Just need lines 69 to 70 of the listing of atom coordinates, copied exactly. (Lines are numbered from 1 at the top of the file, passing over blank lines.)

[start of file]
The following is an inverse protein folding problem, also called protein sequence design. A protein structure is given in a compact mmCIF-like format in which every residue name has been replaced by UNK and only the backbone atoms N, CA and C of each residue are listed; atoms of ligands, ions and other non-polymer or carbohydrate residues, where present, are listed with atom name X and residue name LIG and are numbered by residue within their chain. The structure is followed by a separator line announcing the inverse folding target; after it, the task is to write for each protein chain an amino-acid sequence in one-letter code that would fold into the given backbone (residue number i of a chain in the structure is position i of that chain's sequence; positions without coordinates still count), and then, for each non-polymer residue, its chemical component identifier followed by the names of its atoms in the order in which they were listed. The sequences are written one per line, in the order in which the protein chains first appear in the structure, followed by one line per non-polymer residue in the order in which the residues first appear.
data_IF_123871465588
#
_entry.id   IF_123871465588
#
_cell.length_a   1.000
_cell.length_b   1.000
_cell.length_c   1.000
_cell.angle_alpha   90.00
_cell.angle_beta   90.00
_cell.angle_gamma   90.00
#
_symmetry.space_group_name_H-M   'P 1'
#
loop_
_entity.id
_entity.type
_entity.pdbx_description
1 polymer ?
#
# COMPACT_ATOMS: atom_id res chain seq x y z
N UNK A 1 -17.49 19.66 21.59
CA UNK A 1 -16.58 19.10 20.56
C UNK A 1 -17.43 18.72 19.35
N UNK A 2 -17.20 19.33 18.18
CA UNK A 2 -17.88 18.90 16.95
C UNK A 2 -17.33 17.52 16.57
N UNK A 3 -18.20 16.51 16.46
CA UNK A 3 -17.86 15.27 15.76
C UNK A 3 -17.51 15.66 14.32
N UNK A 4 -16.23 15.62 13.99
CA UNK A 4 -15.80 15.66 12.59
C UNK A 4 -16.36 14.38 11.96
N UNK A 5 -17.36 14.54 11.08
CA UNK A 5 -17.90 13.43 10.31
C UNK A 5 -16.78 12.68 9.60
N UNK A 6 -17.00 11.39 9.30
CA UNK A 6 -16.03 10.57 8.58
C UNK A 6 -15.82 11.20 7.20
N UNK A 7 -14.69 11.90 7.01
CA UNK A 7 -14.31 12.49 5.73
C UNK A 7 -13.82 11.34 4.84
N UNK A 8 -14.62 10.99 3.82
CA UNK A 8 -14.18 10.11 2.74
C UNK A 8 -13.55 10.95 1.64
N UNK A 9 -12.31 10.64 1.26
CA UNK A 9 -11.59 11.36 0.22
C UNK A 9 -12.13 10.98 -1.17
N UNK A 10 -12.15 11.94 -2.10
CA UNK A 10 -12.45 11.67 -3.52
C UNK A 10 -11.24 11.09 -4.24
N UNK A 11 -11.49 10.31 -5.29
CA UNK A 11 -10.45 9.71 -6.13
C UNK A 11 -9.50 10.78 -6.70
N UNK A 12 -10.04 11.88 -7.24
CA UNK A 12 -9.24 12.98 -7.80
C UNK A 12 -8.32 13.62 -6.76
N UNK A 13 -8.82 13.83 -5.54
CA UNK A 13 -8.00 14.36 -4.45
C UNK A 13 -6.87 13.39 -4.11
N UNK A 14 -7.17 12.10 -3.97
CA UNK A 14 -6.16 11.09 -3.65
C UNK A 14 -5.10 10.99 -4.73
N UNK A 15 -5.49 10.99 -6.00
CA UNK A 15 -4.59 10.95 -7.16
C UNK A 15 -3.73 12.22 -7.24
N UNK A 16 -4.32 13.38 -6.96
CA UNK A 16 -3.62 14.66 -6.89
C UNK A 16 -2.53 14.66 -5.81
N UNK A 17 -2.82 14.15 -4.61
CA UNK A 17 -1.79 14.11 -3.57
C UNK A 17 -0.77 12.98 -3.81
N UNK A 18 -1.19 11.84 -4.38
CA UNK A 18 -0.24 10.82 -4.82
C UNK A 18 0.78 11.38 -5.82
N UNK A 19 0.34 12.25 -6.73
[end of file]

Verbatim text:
C UNK A 16 -2.53 14.66 -5.81
N UNK A 17 -2.82 14.15 -4.61